message is not making it in the current great debate about schooling [and vouchers]” (p. 193).
Thus, in a truly equitable society, the role of government would be to create, sustain, and expand equal educational opportunities for all, and not to fight against the expansion of such choices. The middle and upper classes will always buy their way out of trouble and into a school of their choosing. It is the poor who need assistance from the government to ensure social justice, not by restricting the market and educational choice, but by making the marketplace truly equitable.
The Political Economy of Education Is Restructured. Ultimately, can public education be that much different from the private economic sector? The true role of government might better be to break up monopolies in education, not create and protect them, just as such authorities have done in virtually every other field of social and economic endeavor. Vouchers would be one way to privatize and de-institutionalize education, following somewhere behind the radical changes in the commercial and industrial sectors. Would the school market respond, producing new options? In turn, would the proper role of government be to protect and expand the market, giving start-up grants to new market entries, so that every child would have a wide choice of schools and school types to attend? Holland does this. Any 36 families can open a school and the government subsidizes the start-up costs and the tuition.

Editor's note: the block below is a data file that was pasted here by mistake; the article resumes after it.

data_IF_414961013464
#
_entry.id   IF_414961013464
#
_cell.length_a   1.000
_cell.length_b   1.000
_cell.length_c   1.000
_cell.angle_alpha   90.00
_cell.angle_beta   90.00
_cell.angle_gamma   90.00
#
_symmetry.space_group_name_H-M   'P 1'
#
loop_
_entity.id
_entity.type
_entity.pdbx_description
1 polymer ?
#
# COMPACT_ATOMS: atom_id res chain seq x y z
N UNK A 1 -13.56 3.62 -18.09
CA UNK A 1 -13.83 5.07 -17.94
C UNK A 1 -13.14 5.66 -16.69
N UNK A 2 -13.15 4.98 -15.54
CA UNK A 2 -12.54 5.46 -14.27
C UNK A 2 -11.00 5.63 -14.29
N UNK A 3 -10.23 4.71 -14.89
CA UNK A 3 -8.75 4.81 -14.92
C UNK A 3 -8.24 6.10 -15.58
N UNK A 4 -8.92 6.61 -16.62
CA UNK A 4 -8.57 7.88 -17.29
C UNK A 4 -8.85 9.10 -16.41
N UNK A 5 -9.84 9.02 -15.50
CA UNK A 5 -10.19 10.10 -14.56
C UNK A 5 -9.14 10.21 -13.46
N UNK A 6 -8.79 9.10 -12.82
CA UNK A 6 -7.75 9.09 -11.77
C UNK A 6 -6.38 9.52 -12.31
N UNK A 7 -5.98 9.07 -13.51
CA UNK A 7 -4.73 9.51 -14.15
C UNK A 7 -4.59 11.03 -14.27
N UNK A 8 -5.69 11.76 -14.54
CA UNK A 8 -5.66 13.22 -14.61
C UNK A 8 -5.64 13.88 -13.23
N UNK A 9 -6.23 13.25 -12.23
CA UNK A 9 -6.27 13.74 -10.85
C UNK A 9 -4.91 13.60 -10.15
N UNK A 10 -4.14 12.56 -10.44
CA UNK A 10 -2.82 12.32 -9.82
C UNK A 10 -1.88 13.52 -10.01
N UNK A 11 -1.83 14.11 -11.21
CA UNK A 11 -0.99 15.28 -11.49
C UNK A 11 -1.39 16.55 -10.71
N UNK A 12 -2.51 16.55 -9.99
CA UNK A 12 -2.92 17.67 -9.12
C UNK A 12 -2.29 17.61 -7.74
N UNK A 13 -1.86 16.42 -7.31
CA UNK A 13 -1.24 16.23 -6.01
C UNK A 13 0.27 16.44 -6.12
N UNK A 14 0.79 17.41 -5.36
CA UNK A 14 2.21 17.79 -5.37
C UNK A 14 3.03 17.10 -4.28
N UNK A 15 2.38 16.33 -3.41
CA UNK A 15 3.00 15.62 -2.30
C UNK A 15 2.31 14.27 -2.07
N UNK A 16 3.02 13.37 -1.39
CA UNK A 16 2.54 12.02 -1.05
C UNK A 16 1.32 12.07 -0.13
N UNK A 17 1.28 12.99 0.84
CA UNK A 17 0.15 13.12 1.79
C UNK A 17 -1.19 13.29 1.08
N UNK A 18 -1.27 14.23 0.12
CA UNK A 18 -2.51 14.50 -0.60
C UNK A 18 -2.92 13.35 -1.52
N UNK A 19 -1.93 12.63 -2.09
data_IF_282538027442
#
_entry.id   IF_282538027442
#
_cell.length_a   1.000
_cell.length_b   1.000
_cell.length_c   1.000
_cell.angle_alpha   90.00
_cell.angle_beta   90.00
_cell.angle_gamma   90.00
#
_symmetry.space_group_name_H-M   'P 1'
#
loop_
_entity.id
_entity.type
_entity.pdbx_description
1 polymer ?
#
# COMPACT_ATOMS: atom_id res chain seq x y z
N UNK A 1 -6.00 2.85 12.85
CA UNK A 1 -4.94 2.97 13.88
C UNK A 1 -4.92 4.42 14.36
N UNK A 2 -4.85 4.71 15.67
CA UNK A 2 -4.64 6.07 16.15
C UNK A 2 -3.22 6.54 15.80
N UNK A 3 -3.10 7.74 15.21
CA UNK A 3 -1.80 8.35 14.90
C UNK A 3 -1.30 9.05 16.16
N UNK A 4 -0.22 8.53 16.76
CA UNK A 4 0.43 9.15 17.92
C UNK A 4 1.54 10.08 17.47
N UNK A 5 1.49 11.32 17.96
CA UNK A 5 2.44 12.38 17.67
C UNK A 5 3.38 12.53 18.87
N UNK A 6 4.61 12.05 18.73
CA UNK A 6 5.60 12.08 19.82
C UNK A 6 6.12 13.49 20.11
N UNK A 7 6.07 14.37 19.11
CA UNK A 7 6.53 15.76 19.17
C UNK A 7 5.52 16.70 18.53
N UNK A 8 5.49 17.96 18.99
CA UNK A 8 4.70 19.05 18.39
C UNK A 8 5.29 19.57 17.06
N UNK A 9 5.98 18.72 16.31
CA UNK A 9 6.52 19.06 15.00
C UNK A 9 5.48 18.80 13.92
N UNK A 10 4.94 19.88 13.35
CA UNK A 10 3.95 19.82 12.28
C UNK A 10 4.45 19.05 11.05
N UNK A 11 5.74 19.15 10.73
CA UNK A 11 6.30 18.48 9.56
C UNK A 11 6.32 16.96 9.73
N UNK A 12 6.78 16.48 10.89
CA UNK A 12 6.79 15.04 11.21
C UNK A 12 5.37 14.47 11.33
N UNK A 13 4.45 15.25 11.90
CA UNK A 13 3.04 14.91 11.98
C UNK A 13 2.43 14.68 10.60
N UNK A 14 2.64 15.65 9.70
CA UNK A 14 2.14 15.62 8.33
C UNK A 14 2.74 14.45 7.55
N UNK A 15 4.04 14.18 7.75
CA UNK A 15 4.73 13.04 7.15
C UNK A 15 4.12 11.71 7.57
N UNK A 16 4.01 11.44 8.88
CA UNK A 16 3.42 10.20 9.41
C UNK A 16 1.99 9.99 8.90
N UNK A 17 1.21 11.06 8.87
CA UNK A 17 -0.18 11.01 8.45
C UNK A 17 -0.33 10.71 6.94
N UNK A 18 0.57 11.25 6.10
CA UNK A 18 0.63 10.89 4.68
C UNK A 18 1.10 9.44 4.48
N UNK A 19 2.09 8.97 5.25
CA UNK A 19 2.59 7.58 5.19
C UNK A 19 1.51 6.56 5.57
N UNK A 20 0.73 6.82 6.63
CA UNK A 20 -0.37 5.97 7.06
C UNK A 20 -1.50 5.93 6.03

Finally, one wonders whether a state-run education system (even though it is ostensibly local and democratic) can survive in a nation or a world that is becoming more capitalist, global, competitive, entrepreneurial, and decentralized. We think not. Education vouchers, then, are inevitable as the coincidences change. It is now just a question of when, where, in what form, and under what circumstances.
Agostini v. Felton, 118 S. Ct. 40 (1997).
Aguilar v. Felton, 473 U.S. 373 (1985).